Special Rapporteur on the situation of human rights in the Islamic Republic of Iran
A/HRC/34/65 para 87
Full recommendation
The Special Rapporteur recalls that freedom of opinion and freedom of expression are
indispensable conditions for the full development of the person, are essential for any society and
constitute the foundation stone for every free and democratic society. The Government has the
responsibility to ensure that human rights defenders do not face prosecution for promoting and
advancing human rights in the country.
Assessment using Impact Iran human rights indicators1
Article 27 of the Constitution of the Islamic Republic of Iran2 ostensibly protects the right to
freedom of peaceful assembly, so long as it is not “in violation of the fundamental principles of
Islam”. There is no clear definition or criteria that define what constitutes “fundamental
principles of Islam”, granting the State significant discretion to restrict the right of peaceful
assembly when it is considered to be in violation of these fundamental principles. Similar
restrictions can also be found under Article 2 of the Law on Political Crimes, adopted in 2016,
which stipulates that participation in an unauthorized assembly, even if it is peaceful, can
effectively be considered a political offence.3
Similarly, the right to freedom of expression, recognized under Article 24 of the Constitution, is
restricted if it is “deemed harmful to the principles of Islam or the rights of the public”. Article
40 further allows for restrictions of rights, including peaceful assembly, if the exercise is deemed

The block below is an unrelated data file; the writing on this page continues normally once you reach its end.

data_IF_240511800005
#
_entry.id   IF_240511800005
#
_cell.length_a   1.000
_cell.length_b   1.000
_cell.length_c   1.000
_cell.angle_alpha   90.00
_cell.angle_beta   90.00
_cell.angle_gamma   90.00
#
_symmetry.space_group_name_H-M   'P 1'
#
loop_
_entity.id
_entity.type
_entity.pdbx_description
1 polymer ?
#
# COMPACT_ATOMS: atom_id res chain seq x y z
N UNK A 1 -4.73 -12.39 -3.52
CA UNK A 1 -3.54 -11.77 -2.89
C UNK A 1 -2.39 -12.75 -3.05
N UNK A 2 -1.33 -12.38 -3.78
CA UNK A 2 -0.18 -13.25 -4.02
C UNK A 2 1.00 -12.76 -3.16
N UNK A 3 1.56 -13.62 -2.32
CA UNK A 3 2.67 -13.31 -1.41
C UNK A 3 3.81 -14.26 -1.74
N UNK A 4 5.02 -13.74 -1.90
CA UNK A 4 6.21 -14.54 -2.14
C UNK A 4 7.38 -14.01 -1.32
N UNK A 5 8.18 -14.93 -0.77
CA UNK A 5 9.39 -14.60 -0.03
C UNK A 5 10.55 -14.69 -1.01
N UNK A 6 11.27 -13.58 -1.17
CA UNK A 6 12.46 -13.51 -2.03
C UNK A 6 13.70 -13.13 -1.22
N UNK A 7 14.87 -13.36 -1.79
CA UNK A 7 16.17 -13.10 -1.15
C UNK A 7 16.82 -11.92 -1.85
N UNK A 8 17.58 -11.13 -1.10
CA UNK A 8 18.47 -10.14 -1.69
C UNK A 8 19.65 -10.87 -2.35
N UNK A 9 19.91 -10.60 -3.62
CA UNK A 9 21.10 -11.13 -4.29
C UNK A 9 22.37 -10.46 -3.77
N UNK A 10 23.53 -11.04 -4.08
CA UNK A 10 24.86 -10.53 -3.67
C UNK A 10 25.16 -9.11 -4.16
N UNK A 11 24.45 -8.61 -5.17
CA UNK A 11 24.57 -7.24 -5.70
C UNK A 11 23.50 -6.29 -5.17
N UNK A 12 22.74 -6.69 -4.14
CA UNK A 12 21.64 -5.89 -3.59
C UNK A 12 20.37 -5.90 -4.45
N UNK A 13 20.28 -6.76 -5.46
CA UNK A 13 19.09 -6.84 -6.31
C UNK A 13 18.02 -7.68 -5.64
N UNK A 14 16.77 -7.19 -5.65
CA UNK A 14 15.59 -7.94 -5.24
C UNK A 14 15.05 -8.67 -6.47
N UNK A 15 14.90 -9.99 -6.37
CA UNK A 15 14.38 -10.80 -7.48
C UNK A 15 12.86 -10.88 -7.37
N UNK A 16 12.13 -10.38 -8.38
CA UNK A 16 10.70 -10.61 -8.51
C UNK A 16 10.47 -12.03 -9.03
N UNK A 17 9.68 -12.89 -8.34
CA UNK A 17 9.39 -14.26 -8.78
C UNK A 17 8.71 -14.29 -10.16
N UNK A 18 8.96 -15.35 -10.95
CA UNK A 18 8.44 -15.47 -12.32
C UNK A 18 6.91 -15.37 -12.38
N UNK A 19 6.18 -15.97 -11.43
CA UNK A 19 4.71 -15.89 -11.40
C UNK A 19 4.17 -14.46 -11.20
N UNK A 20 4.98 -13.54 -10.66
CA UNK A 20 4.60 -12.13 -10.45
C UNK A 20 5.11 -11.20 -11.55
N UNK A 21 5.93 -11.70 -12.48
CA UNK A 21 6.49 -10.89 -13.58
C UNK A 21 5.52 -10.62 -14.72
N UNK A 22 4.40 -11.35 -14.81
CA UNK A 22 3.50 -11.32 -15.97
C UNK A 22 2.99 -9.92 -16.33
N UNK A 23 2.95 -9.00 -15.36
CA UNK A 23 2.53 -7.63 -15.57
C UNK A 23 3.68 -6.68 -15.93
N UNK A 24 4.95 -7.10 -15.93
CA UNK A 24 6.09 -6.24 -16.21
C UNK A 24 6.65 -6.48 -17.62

“injurious to others” or “detrimental to public interests”. Similar provisions restrict the right to
freedom of expression online through the criminalization of vaguely worded offences such as the
“dissemination of lies” and what is deemed to offend “public morality and chastity”.4 The 1986
Press Law and its subsequent amendments also significantly obstruct the right to freedom of
expression, particularly for the media.5 The law mentions that publications should “duly
[observe] Islamic criteria and the best interests of the community”. It also provides twelve
conditions under which the press might be censored, including “publishing heretical articles”,
“spreading fornication and forbidden practices”, and “propagating and spreading
overconsumption”.6
1
CCPR.19.2.S.1; CCPR.19.3.S.1; CCPR.21.1.S.1; CCPR.22.1.S.2; CCPR.21.1.P.1; CCPR.21.1.P.2; CCPR.19.2.O.2;
CCPR.19.2.O.5; CPPR.21.1.O.2 ; CCPR.21.1.O.3; CCPR.22.1.O.1
2
Constitution of the Islamic Republic of Iran, English translation, https://irandataportal.syr.edu/wp-content/uploads/constitutionenglish-1368.pdf
3
The 2016 Law on Political Crimes, available at: https://rc.majlis.ir/fa/law/show/968421
4
“Islamic Republic of Iran: Computer Crimes Law,” ARTICLE19, 2012. https://bit.ly/1RecP6R
5
The Press Law and its subsequent amendments up until 2002 is available at: http://irandataportal.syr.edu/press-law
6
Iranian Press Law, Article 6.

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